Cynthia Rylant’s Missing May is a lovely, short novel about a twelve-year-old growing up in an unconventional family that will appeal to students with family issues as well as students in general. The protagonist, a girl named Summer, came to live with her elderly Aunt May and Uncle Ob in the mountains of West Virginia after being passed around from relative to relative since her mother died when she was very young. After her difficult early years, Summer is happy and feels at home with May and Ob. At that time she was taken in by May and Ob, Summer was about six, but the story actually begins later, when Summer is twelve and May has just died.
After May’s death, Ob is overcome by grief and Summer is kept busy trying to keep things together. When it seems that Ob may not be coming out of his depression, Summer worries about Ob and about her own future. Then help arrives from an unlikely source, their neighbor and Summer’s schoolmate, Cletus Underwood. Cletus has heard of a preacher – Reverend Miriam B. Young, billed as the “Small Medium at Large” – who can supposedly commune with the dead. Ob is interested, and the three of them set off to find her, with a planned stop to see the state capitol along the way.
When they arrive and find that Reverend Young has died, Ob is devastated and says that they are going home. They drive right past the capitol which makes Cletus very disappointed. Then in a sudden turn of events, Ob says,”I’m turning this buggy around.” They spend the day touring the capitol, and somehow this is the beginning of Ob’s returning to life. Ob gets interested in doing something with the whirligigs that he has been carving for years, and Ob, Cletus, and Summer set them up in May’s old garden. Summer feels peaceful and thinks about her good memories of May.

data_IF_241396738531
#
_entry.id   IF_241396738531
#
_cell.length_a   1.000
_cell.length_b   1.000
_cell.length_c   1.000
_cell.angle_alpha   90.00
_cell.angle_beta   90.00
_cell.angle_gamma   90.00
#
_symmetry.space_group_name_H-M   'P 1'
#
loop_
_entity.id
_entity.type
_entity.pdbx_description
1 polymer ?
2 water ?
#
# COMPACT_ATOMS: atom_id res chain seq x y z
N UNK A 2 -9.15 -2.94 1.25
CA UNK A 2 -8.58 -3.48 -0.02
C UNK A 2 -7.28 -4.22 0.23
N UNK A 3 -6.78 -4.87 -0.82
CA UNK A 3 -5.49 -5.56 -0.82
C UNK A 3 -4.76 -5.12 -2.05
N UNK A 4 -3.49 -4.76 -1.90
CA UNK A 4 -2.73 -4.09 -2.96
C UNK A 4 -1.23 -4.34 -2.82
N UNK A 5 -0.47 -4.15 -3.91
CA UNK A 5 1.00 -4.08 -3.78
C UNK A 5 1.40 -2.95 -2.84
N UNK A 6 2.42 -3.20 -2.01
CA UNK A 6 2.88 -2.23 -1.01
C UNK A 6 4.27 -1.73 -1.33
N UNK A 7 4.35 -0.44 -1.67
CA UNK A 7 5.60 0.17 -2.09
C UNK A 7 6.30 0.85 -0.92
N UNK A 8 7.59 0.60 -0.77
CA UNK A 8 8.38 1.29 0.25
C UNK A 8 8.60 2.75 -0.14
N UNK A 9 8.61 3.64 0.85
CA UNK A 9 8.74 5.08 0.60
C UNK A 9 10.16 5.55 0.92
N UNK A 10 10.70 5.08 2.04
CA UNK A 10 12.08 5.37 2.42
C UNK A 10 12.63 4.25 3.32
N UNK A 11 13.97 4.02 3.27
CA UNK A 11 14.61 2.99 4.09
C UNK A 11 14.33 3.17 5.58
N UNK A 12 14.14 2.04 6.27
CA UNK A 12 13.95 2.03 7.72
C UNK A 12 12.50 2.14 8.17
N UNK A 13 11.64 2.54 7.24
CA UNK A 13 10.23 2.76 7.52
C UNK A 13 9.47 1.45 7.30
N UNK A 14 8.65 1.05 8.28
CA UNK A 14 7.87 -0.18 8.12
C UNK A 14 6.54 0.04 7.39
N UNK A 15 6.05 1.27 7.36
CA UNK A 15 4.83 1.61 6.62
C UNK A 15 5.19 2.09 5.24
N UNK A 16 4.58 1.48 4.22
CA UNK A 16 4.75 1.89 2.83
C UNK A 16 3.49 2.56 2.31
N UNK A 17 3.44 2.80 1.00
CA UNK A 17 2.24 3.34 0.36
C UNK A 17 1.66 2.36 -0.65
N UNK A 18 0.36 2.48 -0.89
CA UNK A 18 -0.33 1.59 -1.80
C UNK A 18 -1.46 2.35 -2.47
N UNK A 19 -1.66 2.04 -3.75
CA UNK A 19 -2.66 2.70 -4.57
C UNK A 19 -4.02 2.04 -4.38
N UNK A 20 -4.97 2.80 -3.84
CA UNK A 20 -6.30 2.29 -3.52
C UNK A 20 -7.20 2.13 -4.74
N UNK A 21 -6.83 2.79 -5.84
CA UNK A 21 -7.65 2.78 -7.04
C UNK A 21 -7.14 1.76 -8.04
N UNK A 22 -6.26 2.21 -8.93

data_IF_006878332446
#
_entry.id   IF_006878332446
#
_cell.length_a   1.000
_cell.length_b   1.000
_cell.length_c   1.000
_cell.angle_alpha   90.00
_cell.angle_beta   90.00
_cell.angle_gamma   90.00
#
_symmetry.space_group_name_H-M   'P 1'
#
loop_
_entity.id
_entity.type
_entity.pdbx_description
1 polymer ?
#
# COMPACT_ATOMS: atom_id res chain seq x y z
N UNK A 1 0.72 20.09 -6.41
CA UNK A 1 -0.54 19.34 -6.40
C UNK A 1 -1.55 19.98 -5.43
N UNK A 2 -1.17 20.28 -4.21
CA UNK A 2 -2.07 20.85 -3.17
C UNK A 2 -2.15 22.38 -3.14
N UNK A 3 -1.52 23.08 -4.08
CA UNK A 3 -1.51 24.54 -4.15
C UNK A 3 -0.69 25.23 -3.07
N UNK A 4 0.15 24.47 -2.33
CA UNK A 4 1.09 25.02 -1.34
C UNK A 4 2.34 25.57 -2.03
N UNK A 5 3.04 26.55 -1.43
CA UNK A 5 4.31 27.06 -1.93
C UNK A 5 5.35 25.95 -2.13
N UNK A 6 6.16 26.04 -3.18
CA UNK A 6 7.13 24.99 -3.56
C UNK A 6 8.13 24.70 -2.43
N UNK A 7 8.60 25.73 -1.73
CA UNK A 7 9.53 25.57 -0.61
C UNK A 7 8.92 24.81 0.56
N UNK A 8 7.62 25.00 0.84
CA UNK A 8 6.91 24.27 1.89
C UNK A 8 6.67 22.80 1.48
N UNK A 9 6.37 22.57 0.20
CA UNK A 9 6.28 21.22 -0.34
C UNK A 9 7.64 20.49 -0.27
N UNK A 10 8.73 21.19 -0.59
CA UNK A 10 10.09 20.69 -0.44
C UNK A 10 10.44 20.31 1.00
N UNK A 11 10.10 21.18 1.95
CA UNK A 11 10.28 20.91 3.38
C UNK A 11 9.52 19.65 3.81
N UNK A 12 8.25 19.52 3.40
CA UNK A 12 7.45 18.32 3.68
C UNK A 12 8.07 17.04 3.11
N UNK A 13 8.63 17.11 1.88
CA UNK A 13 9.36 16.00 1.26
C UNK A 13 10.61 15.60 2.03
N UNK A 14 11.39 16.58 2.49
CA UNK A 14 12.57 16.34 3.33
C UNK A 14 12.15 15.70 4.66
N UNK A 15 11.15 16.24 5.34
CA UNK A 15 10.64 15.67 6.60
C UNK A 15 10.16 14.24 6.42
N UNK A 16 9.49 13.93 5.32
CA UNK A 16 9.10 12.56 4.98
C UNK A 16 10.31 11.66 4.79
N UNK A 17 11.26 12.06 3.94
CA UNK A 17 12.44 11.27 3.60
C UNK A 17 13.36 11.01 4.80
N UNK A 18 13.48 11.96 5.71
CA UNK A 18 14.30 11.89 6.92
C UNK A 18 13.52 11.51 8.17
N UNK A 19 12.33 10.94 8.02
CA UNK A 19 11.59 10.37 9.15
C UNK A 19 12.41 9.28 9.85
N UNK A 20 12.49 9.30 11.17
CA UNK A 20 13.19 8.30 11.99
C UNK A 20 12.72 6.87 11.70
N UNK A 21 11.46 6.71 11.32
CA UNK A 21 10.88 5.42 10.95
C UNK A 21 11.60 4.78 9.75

Missing May has a number of family-related themes, and should be great for opening up a discussion on one of these topics. Some of the themes are:
- Unconventional families or foster families
- Grief, the grieving process
- Dealing with a parent’s grief
- Dealing with a parent who may not be able to cope
- Valuing and appreciating differences in others
- Characteristics like strength of character, empathy, and patience (all exhibited by Summer)
One of the interesting elements in the story is Ob’s whirligigs. He puts great care into creating them and says that each one represents a”mystery” such as love, fire, hope, or dreams. Students might be interested in looking at samples of this interesting folk art. There are some great pictures at this Smithsonian site. Also, at the end of the novel in the extra material, there are directions for making a simple whirligig from sturdy paper or cardboard.
This Scholastic site offers ideas for extension activities to follow up a class reading of the novel.
Cynthia Ryland has written many books for kids, the majority for younger ones. However there are also some that look really interesting for middle grade kids including Gooseberry Park (an animal story featuring an unusual assortment of characters including a squirrel, a Labrador retriever, a hermit crab, an a bat) and The Van Gogh Cafe (a book of short stories that mixes realism and fantasy).
If you have used Missing May or another one of these middle grades books in your classroom, I would love to hear about what ideas you addressed with the book or what activities worked well.
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Linked with The Literary Maven for On My Bookshelf, Focused on Fifth for What Are You Reading?” and Reading Toward the Stars for Book Talk Thursday: